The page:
More than 102 000 young Australians have died in the many wars fought by Australia.
Australia remembers their sacrifice twice a year - on April 25, the anniversary of the Gallipoli landing in the Great War, and on November 11, the anniversary of the armistice that ended fighting in that same war.
What tends to be forgotten are those many hundreds of thousands who were maimed or died young as a result of these wars.
Benalla cemetery contains graves of at least three young men whose lives were snatched away because of their war service.
Early in Australia’s war, two Stewart brothers, Jack and William, enlisted from Benalla.
John served in Britain with the Australian Army Service Corps motor transport until 1917 when he was sent as a lance corporal to France with the same unit.
William served with 24th Infantry Battalion on Gallipoli before being transferred to 6th Field Ambulance in France.
Both brothers were badly gassed in France.
Neither was declared unfit.
They only returned to Australia when the original ANZACs returned in late 1918.
Upon their return, they conducted a livery stable in Benalla St.
Jack died in October 1924. He was 28.
William died in April 1925 aged 27. Both died from the effects of their gassing.
Stewart Knight finally enlisted for military service in 1916.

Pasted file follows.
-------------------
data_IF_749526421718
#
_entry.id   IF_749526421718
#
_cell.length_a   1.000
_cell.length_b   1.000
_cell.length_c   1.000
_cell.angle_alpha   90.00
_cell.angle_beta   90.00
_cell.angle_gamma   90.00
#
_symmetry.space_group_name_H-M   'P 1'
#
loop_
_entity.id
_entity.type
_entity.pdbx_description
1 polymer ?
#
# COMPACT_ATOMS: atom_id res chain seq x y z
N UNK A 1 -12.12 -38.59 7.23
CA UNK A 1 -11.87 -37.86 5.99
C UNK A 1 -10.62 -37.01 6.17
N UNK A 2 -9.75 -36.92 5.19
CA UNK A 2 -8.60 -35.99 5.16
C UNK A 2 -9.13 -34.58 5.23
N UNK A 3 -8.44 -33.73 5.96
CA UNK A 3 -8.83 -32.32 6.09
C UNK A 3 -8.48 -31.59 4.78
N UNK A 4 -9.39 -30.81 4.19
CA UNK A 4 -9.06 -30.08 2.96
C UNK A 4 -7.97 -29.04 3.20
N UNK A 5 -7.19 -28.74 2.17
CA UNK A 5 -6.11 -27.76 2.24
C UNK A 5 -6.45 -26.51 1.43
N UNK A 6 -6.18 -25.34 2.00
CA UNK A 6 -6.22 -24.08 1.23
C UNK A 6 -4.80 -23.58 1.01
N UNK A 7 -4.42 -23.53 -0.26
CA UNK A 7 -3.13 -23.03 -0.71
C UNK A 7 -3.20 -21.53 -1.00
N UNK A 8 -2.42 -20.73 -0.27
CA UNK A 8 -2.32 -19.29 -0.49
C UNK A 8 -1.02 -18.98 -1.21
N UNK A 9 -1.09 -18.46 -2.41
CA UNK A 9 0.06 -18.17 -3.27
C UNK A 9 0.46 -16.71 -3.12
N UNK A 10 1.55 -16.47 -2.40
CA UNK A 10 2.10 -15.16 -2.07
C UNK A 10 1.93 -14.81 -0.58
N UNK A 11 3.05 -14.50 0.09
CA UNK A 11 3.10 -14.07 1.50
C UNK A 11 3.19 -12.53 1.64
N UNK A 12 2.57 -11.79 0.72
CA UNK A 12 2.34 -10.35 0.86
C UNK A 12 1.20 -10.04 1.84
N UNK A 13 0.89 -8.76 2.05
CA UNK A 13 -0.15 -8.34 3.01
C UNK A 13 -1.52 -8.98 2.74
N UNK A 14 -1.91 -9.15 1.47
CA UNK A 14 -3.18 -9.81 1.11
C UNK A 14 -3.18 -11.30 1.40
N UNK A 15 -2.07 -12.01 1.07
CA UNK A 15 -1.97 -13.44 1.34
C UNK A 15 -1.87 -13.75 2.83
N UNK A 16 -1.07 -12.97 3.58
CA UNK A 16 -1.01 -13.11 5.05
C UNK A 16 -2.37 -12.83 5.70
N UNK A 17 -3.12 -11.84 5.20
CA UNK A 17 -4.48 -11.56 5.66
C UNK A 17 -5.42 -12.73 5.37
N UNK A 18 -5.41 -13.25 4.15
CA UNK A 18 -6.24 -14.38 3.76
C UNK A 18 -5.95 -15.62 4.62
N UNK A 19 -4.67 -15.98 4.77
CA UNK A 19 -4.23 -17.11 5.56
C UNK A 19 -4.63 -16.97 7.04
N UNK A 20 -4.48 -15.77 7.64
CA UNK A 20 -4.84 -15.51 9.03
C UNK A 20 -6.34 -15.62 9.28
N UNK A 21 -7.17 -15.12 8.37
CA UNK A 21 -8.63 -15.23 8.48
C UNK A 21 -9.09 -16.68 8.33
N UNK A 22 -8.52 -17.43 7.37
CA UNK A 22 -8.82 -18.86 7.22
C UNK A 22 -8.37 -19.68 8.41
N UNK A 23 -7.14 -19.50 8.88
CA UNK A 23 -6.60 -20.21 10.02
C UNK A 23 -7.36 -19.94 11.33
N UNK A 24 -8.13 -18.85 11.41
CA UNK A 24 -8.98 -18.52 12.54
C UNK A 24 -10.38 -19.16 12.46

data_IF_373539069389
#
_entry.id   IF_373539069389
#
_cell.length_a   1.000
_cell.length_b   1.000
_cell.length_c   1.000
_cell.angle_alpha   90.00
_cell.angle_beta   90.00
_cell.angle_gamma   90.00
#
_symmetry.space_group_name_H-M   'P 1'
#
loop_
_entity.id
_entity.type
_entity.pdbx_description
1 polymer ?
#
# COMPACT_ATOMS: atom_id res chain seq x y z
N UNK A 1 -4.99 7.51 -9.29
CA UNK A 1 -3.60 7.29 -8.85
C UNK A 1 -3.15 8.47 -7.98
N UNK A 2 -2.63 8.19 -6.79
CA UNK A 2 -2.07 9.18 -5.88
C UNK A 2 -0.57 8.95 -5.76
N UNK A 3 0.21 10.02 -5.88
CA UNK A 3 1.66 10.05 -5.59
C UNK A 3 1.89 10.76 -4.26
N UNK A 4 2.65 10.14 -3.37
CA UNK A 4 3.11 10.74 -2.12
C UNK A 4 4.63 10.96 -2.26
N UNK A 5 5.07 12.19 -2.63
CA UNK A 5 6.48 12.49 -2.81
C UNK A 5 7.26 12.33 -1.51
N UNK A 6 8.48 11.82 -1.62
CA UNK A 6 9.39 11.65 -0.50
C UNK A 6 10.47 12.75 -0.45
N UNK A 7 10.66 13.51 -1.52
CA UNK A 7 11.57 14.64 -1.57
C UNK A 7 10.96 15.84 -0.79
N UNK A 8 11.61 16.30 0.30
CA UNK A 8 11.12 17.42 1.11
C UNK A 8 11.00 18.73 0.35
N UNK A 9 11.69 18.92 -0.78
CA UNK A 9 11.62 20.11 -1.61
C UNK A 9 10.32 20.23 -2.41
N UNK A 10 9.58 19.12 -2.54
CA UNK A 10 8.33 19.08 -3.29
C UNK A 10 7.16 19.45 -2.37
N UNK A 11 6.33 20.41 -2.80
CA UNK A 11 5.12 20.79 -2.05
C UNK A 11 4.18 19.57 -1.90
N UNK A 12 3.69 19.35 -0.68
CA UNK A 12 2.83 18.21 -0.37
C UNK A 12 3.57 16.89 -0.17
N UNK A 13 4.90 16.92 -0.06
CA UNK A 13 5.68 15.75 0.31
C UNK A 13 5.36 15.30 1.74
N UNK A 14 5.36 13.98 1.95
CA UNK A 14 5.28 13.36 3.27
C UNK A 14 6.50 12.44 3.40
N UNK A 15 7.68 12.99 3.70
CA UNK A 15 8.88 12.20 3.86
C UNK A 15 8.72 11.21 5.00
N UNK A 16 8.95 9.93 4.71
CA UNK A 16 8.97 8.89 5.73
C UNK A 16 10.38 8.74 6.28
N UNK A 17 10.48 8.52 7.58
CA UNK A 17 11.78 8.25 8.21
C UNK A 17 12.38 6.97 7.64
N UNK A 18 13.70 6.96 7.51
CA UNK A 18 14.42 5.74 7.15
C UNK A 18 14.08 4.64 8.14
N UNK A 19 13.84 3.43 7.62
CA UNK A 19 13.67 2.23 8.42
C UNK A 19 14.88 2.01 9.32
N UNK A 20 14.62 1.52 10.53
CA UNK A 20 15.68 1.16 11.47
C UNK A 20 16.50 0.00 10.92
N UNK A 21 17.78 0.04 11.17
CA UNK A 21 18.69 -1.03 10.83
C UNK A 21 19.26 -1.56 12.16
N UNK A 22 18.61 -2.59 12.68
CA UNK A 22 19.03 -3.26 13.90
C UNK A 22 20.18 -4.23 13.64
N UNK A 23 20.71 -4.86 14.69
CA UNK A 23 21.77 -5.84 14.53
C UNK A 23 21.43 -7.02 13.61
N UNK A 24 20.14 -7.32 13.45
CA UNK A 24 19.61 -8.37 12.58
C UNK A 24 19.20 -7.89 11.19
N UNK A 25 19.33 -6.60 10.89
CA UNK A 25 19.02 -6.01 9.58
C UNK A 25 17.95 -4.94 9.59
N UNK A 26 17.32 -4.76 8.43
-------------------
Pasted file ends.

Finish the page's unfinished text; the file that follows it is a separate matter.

He had previously been refused because of a heart condition.
Knight was a fireman with Victorian railways.
He was transferred to the 15th Australian Light Railway Operating Company operating in northern France.
This built and operated light railway lines that transported ammunition, supplies and reinforcements from the nearest rail-head.
Soon after his arrival, Knight was caught in a gas attack.
In 1916, German forces were using lethal phosgene, often in combination with chlorine gas.
Phosgene gas had the drawback that symptoms took up to 24 hours to manifest.
In the meantime, a soldier affected by the gas could still fight.
Chlorine helped spread the phosgene and immediately incapacitated.
Knight was admitted to the 11th Australian General Hospital in Rouen.
His family was notified that he had been "slightly injured in a gas attack".
Within a week, he was back with his unit.
However, he soon reported sick again.
What neither Knight nor the army realised was that the gas had caused an allergic reaction and led to nephritis or acute kidney inflammation.
Knight also developed a rare condition (outside of the Great War and its gas attacks) called diffuse alveolar haemorrhaging.
Small vessels throughout Knight’s lungs began to bleed into his lungs.
Knight was declared unfit for further military service.
He was sent home to Benalla in 1917.
There he struggled over the next years with the effects of being "slightly injured in a gas attack".
By 1926, Knight’s heart, also damaged by the gas attack, gave out. He was 35.
Because he died after April 25, 1926, Knight is not counted in the 62 000 Australian war deaths of the Great War.